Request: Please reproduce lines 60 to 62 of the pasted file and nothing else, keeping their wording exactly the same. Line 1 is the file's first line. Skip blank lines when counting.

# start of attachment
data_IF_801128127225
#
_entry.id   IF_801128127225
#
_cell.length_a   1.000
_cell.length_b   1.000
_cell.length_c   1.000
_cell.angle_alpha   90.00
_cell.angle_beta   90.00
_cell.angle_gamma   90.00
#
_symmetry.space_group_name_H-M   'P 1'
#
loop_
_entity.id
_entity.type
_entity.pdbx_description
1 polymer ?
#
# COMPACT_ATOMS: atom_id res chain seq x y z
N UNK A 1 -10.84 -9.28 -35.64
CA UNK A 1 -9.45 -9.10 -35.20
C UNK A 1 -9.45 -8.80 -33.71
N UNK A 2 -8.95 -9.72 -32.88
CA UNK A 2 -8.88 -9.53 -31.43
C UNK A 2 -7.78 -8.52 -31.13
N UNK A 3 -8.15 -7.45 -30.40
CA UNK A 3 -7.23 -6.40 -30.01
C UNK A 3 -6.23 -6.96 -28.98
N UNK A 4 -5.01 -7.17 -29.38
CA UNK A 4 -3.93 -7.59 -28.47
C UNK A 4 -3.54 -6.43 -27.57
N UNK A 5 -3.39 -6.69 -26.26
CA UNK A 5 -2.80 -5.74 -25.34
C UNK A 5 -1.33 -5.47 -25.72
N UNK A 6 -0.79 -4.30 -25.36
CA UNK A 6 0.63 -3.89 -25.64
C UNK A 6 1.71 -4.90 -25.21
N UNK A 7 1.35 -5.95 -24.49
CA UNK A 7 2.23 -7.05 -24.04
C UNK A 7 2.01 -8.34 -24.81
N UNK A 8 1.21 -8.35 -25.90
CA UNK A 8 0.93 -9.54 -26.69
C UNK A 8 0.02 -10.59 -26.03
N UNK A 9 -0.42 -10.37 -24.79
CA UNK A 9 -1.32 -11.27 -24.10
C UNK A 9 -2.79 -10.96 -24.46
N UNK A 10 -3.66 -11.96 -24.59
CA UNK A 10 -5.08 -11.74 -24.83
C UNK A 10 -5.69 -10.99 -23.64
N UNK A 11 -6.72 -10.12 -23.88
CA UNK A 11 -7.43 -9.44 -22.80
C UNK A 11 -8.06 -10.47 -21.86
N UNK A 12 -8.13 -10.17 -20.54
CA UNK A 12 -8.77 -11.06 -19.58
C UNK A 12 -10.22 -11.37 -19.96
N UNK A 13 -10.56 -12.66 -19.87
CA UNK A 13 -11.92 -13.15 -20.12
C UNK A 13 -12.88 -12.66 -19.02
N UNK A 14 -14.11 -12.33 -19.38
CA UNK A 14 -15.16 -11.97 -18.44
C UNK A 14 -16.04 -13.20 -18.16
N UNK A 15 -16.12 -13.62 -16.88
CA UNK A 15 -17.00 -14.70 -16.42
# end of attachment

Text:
N UNK A 14 -14.11 -12.33 -19.38
CA UNK A 14 -15.16 -11.97 -18.44
C UNK A 14 -16.04 -13.20 -18.16